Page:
2. The method of claim 1, wherein each of the one or more of the software modules is migrated into a different target cloud of the plurality of target clouds.
3. The method of claim 1, wherein at least two of the one or more of the software modules are migrated into a target cloud of the plurality of target clouds.
4. The method of claim 1, wherein analyzing the system in the host cloud comprises analyzing program code of the system.
5. The method of claim 4, wherein the plurality of software modules is determined from the program code of the system, and wherein the plurality of software modules is a plurality of applications executed by the system.
6. The method of claim 1, wherein the system in the host cloud is analyzed dynamically or statically.
7. The method of claim 1, further comprising:
generating a migration recommendation for the plurality of software modules into the plurality of target clouds; and
providing the migration recommendation to an administrator associated with the system.
8. The method of claim 1, wherein determining the plurality of target clouds comprises:
determining that a first target cloud of the plurality of target clouds has a capacity to support at least one software module of the plurality of software modules; and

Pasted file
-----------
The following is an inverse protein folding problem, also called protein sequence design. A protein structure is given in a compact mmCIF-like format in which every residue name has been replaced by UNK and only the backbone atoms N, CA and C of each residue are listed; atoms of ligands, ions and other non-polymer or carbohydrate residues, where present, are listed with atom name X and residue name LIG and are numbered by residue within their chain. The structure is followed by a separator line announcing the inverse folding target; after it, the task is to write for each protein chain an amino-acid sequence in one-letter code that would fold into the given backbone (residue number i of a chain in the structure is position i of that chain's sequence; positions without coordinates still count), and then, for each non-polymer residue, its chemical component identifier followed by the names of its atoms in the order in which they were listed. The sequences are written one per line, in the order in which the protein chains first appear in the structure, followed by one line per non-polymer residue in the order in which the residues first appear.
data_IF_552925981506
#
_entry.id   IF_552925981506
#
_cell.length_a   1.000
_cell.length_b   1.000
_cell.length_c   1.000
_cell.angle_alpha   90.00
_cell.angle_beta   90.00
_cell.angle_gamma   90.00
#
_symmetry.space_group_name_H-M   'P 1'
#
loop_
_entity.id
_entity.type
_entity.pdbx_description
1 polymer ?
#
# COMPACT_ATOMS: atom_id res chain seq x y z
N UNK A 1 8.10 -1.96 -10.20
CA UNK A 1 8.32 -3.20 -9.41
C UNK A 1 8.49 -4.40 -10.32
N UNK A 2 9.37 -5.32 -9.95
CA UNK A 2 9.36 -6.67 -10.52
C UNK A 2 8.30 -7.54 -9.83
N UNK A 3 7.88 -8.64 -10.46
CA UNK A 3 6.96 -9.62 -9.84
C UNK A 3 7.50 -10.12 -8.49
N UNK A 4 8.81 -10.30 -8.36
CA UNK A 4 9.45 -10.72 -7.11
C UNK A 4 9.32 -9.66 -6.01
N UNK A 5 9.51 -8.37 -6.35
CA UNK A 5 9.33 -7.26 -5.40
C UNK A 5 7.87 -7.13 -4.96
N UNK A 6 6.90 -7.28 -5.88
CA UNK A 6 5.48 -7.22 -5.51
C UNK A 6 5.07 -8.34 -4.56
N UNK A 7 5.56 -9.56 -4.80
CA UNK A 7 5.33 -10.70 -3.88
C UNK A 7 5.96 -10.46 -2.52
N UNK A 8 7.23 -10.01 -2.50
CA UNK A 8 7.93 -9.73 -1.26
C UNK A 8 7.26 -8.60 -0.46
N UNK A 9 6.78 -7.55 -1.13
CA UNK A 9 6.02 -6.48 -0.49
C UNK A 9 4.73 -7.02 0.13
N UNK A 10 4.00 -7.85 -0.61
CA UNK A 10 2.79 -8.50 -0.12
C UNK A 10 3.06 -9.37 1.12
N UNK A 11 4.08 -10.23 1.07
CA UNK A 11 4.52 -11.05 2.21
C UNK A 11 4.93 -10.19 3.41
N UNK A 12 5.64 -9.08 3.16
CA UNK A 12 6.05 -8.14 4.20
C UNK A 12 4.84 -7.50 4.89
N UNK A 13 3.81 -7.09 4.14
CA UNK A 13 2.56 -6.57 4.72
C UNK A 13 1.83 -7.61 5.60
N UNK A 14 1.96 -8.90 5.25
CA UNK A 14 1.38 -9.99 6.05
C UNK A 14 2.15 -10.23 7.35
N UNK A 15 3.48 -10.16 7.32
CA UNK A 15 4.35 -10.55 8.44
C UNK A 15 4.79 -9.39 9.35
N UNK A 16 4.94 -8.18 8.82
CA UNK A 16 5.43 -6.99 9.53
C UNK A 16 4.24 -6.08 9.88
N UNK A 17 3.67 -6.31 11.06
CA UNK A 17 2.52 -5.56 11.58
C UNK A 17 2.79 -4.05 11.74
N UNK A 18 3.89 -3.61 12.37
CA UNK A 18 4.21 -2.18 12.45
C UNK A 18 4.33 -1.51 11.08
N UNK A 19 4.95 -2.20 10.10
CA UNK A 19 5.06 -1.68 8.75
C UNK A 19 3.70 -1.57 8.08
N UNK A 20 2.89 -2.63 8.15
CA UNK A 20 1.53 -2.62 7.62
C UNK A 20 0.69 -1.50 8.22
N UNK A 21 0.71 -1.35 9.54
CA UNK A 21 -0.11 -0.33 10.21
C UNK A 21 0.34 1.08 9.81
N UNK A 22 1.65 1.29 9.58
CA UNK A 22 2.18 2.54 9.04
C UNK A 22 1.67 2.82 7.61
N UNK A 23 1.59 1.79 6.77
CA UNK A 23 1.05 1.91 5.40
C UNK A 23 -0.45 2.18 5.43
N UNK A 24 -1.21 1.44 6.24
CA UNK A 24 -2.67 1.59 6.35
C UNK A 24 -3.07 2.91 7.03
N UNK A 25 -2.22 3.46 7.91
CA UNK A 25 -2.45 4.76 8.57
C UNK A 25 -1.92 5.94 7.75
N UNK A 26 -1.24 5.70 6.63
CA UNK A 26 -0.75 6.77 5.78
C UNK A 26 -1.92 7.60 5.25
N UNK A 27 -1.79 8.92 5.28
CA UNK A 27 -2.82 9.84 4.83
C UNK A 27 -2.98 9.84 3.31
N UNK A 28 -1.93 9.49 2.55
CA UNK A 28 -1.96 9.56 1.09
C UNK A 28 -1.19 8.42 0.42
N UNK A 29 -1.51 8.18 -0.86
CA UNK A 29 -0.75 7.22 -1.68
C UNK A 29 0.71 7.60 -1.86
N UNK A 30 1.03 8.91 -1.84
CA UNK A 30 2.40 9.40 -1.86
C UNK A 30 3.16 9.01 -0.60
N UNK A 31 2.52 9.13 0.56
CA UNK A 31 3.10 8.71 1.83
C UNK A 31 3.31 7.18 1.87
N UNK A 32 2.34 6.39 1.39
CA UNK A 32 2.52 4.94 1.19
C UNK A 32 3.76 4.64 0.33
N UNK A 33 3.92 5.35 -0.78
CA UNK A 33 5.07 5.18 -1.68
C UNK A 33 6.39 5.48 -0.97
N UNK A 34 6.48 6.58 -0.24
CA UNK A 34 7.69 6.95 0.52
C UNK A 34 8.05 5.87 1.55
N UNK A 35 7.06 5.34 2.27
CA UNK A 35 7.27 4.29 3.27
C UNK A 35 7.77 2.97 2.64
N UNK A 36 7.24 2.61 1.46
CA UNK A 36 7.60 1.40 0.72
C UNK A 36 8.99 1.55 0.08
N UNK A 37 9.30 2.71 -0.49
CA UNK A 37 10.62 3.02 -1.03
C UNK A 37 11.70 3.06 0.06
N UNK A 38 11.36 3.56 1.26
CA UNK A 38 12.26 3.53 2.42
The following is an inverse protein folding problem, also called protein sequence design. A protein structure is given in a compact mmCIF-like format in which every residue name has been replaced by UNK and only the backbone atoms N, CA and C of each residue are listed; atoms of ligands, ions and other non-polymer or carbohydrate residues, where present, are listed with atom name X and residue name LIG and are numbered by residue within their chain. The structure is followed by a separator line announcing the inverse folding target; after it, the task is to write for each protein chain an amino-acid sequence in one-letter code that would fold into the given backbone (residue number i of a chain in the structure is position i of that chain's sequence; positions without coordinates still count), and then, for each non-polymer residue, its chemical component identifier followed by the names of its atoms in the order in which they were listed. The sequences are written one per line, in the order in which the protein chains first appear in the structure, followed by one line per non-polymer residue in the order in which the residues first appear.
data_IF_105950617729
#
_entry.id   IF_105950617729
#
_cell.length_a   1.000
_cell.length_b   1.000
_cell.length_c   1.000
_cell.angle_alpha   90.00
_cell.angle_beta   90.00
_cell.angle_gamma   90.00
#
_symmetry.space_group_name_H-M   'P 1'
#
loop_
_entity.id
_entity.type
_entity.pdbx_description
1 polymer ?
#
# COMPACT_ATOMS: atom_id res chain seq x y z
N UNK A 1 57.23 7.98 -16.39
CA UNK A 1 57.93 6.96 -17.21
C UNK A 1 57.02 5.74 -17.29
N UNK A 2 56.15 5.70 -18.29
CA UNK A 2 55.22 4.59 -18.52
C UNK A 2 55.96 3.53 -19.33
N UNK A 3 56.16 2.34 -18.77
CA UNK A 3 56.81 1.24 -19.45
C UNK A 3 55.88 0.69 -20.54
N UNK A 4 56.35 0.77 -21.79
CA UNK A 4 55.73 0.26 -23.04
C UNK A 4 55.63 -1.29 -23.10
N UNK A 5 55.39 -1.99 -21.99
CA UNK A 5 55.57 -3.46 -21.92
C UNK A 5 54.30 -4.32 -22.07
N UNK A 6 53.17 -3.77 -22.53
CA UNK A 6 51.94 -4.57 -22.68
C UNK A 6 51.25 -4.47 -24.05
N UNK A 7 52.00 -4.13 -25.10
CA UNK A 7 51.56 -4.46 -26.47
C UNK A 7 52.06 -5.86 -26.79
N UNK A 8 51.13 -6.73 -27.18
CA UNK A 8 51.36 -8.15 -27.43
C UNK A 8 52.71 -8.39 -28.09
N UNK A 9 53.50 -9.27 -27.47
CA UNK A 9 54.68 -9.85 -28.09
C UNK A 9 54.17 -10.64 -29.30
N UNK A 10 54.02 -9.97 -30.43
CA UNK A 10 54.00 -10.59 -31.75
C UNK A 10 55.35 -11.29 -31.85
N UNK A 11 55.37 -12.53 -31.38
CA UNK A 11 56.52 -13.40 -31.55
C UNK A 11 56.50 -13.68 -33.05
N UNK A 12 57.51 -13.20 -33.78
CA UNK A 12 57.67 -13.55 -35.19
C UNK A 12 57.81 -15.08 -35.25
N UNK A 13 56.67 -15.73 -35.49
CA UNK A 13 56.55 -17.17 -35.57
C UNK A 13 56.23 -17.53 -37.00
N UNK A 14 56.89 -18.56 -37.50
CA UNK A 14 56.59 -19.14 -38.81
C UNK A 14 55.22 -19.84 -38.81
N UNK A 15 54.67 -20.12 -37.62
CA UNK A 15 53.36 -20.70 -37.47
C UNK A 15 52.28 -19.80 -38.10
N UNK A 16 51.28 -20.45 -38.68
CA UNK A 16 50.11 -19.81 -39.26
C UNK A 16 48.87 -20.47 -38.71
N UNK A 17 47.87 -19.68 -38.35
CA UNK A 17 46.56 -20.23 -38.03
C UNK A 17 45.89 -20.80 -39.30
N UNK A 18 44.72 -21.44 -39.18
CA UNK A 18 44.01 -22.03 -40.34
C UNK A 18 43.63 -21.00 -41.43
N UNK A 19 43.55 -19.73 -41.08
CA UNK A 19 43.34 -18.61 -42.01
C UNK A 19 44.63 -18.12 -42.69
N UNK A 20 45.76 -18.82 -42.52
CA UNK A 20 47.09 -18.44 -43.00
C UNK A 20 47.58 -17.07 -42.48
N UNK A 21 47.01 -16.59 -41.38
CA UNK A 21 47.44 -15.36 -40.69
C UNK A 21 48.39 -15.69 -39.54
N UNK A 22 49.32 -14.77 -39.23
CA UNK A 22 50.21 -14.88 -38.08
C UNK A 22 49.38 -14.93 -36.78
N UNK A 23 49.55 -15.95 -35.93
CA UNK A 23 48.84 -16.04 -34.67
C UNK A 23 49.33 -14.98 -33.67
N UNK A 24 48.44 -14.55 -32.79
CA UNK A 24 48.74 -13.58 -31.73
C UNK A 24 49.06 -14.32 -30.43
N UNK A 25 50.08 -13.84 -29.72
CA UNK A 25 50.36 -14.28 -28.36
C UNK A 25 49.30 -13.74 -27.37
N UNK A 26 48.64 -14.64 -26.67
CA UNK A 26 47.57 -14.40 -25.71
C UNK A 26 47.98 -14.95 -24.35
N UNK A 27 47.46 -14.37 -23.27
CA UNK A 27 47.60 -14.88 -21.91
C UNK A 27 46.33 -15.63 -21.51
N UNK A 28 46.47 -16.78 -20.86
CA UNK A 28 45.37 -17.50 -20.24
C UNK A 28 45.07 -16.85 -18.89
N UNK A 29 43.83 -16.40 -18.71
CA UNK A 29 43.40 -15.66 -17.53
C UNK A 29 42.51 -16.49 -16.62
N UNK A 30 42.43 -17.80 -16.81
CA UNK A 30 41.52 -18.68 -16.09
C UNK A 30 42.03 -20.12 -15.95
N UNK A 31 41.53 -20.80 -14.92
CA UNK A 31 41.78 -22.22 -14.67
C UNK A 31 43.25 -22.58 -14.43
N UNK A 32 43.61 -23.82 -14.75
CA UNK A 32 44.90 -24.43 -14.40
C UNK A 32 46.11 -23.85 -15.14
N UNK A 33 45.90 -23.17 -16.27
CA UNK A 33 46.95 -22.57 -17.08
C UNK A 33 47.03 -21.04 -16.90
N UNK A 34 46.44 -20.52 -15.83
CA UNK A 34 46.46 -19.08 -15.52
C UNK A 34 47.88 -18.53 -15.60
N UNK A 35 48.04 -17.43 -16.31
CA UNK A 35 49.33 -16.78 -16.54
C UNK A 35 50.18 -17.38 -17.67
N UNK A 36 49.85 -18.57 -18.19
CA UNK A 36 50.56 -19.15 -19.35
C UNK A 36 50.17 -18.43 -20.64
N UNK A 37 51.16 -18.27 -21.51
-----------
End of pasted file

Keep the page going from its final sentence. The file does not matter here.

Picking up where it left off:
determining that a second target cloud of the plurality of target clouds has a capacity to support an additional software module of the plurality of software modules.
9. The method of claim 1, wherein determining the plurality of target clouds comprises:
detecting data related to resources in the plurality of target clouds; and
determining a benefit of migrating the plurality of software modules into the plurality of target clouds in view of the data.
10. The method of claim 1, further comprising:
determining, in view of the data, not to migrate a remainder of the plurality of software modules into the plurality of target clouds.
11. A system comprising:
an interface to a plurality of resources in a cloud; and
a processor to communicate with the plurality of resources in the cloud via the interface, and to:
analyze a system in a host cloud;
determine a plurality of software modules of the system in view of the analysis;
determine a plurality of target clouds each of which has a respective capacity to support at least one of the plurality of software modules;
detect data related to resources in the plurality of target clouds;
determine, in view of the data, whether to migrate a portion of the plurality of software modules into the plurality of target clouds; and
migrate one or more of the portion of the plurality of software modules into one or more of the plurality of target clouds.